It sounded like big news for The Children's Place Retail Stores, Inc.: a 47-percent jump in sales for the month of September 2003, along with a 30-percent rise in same-store sales. But further scrutiny of the numbers showed the real reason for the company's sudden uptick. The year before, same-store sales for the month had plunged by 30 percent. The reason? Poor demand planning and a non-performing supply chain.
In the space of a year, The Children's Place had gotten its act together. And things have been looking up for the specialty retailer ever since. Net sales for fiscal 2003, ending Jan. 31, 2004, were up 19 percent, to $797.9m. Same-store sales rose 4 percent, versus a 16-percent drop in the previous year. And in February of this year, same-store sales were up 22 percent.
Children's Place executives and outside observers credit higher-quality merchandise and lower prices for much of the rise. But an enhanced supply chain was also a factor. In recent months, the retailer has been stuck with a lot less unwanted product. And shipments have been getting to the stores on schedule. All this at a time of feverish expansion in the number of retail outlets.
Headquartered in Secaucus, N.J., The Children's Place sells apparel and accessories for children from newborn to 10 years old. As of Jan. 31, it had 691 stores, including 649 in the U.S. and 42 in Canada. The company added 126 stores in fiscal 2002 alone, another 50 or so last year, and continues to expand its network at the rate of around 30 percent a year. Most stores are located in major regional malls, although something less than a quarter can be found in strip malls, outlet centers and street locations.
The competition is tough. Direct rivals include the much bigger Gap Inc., with its Gap Kids, baby Gap and Old Navy units; Gymboree Corp.; and, until recently, the Kids "R" Us division of Toys "R" Us, which announced plans to shut down the under-performing chain late last year. But The Children's Place doesn't just vie with these boutique retailers, which stress quality, atmosphere and personal attention. In addition to traditional department stores such as Sears, Roebuck & Co. and J.C. Penney Co., it must compete on price and selection with that merchandising colossus, Wal-Mart Stores Inc., and other big-box retailers.
So far, the company seems to be managing this difficult balancing act. And it has done so with just two distribution centers in the U.S., and one in Canada. The key is a focus on sophisticated material handling equipment, a state-of-the-art warehouse management system, and cross-docking to minimize expensive inventories.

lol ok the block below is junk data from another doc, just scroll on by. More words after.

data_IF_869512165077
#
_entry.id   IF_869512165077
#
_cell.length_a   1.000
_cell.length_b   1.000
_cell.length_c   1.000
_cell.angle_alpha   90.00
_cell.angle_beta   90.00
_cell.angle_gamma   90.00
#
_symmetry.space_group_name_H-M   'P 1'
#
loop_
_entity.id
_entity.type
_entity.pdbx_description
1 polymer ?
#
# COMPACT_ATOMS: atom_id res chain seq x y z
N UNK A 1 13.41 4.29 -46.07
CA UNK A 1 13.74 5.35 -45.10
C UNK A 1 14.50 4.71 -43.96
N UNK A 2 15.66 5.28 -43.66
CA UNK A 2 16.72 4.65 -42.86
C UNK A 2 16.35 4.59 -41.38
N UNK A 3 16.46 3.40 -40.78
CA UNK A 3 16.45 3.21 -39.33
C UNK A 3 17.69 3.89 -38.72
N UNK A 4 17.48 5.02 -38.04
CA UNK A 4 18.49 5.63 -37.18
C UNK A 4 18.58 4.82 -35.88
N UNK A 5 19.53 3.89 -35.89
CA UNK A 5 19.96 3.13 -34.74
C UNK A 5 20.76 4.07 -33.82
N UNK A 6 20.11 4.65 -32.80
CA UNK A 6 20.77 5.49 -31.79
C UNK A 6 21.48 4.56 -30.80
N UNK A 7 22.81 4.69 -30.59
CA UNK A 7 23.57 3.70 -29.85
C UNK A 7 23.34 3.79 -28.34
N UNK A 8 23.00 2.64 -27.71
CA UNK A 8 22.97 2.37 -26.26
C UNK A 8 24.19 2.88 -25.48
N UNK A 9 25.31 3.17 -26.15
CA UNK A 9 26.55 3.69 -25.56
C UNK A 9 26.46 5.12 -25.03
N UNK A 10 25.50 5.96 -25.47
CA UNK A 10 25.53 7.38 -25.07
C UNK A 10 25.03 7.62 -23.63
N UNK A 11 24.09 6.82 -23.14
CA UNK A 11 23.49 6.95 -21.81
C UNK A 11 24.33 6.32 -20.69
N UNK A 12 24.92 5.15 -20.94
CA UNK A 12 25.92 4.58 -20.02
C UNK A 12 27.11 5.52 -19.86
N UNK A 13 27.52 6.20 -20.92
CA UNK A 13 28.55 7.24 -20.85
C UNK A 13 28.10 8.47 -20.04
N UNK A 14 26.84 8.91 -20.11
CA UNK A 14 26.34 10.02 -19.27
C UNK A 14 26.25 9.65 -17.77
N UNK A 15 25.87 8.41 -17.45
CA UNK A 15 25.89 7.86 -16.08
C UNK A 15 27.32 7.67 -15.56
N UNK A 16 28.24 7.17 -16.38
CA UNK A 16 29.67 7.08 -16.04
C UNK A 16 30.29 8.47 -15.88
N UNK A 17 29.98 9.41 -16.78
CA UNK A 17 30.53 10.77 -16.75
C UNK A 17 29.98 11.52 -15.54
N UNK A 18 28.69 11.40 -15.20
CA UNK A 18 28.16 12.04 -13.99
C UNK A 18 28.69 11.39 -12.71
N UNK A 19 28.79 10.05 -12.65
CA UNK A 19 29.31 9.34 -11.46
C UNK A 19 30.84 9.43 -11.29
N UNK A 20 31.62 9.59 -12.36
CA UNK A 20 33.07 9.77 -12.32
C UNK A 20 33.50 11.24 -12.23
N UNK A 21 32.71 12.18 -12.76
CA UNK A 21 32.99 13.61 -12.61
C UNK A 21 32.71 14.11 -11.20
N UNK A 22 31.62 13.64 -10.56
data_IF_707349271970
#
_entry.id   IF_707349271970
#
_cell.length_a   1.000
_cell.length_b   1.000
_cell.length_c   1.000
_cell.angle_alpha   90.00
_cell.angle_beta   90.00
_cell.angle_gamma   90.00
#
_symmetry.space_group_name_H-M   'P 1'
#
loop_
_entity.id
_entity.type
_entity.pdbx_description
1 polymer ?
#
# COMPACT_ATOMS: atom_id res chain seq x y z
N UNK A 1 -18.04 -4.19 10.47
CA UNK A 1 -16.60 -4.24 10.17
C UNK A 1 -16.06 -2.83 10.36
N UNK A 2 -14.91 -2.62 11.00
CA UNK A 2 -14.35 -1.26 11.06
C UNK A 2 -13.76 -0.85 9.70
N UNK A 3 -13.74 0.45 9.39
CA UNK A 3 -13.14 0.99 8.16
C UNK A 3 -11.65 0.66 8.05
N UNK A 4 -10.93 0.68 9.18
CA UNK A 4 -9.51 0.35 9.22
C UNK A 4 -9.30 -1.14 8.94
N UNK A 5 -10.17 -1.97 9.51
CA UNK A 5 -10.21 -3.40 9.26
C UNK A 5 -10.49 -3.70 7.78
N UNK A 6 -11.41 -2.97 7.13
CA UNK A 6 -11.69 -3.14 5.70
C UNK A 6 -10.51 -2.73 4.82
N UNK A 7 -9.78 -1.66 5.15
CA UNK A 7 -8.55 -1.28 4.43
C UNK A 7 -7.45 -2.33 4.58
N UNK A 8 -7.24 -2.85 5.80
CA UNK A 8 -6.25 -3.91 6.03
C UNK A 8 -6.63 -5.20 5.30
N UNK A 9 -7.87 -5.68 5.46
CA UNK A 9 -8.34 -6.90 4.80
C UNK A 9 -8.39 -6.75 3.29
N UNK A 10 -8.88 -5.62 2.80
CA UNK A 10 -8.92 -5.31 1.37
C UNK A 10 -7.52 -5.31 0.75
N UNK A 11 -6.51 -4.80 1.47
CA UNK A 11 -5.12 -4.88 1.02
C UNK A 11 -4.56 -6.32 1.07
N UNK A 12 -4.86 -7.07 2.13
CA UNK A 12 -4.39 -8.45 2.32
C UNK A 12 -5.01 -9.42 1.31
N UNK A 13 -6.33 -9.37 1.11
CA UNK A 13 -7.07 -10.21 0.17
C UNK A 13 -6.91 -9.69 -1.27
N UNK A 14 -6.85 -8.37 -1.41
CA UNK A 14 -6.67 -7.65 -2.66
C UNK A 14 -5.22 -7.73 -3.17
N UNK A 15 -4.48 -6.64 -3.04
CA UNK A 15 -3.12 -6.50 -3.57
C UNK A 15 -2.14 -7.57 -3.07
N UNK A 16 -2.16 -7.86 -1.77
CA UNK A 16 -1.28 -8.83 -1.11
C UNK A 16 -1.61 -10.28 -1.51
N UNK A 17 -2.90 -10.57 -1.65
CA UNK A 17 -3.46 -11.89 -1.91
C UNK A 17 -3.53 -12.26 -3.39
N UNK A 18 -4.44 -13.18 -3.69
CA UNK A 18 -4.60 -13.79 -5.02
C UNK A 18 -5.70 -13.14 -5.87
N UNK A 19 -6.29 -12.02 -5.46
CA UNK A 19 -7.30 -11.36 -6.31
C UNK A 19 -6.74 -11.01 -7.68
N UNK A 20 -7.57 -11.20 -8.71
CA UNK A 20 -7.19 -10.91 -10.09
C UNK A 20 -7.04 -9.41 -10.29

As a distinct brand, The Children's Place traces its roots to the mid-1980s. But it wasn't until 1990 that the present owner bought the company from retailing giant Federated Department Stores Inc.--whose more familiar names include Macy's and Bloomingdale's--and took it private. At that point, The Children's Place launched a new strategy of selling private-label merchandise, much of it sourced in Southeast Asia. Today, the retailer buys product from more than 30 countries, according to Bob Scatko, senior director of IT logistics.
The Secaucus D.C. was established in mid-1999, and for nearly two years was the only one to support the company's fast- growing network of stores. (At the time, the company had around 300 outlets.) With some 150,000 square feet of warehousing space, the facility was highly sophisticated from day one. It featured a pick-to-light system, three automated receiving doors, nearly a dozen automated shipping doors, and 18 secondary product-sortation lanes for items to be palletized and placed in inventory locations.
"From a retailer's perspective, it was one of the more heavily automated facilities," says David Landau, director of retail solutions for Atlanta-based Manhattan Associates Inc., which provided the warehouse management system (WMS) for The Children's Place.
Srinivas Pai, Manhattan's senior manager of project services, says the vendor's relationship with the company dates back to 1998, before the opening of the Secaucus D.C. "They were one of our first retail customers," he says.
The Secaucus implementation required Manhattan to customize its product in order to mesh with the facility's high level of automation. Specifically, the WMS had to tie into the pick-to-light system, mechanized sorters and extensive cross-docking operation, Pai says. Other "tweaks," according to Scatko, included adjusting to the customer's practice of source-labeling cases for ease of use in conveyor systems, and various processes related to quality assurance.
|"It has improved efficiency on the operational side. And it's provided management insight into what's going on, on a daily basis."|
- Bob Scatko of The Children's Place
|The Children's Place at a Glance|
|The company: a specialty retailer of apparel and accessories for children, ages newborn to 10.|
Number of stores: 691 as of Jan. 31, 2004, including 649 in the U.S. and 42 in Canada.
Headquarters: Secaucus, N.J.
Top executives: Ezra Dabah, chairman and chief executive officer; Neal Goldberg, president
Financial results: For fiscal year 2003 (ending Jan. 31, 2004), net sales of $797.9m, up from $671.4m in the prior year; net income of $23m, up from $8.9m; increase in same-store sales of 4 percent, versus a 16-percent decline in previous year.
Employees: approximately 10,200
Supply chain: Three physical distribution centers in Secaucus, N.J.; Ontario, Calif. and Mississauga, Ont., in addition to a direct-to-consumer pipeline generated by sales over its web site. Most product is sourced in Southeast Asia, entering the U.S. through the Port of Long Beach, Calif.
Warehouse management system: Manhattan Associates, Inc.
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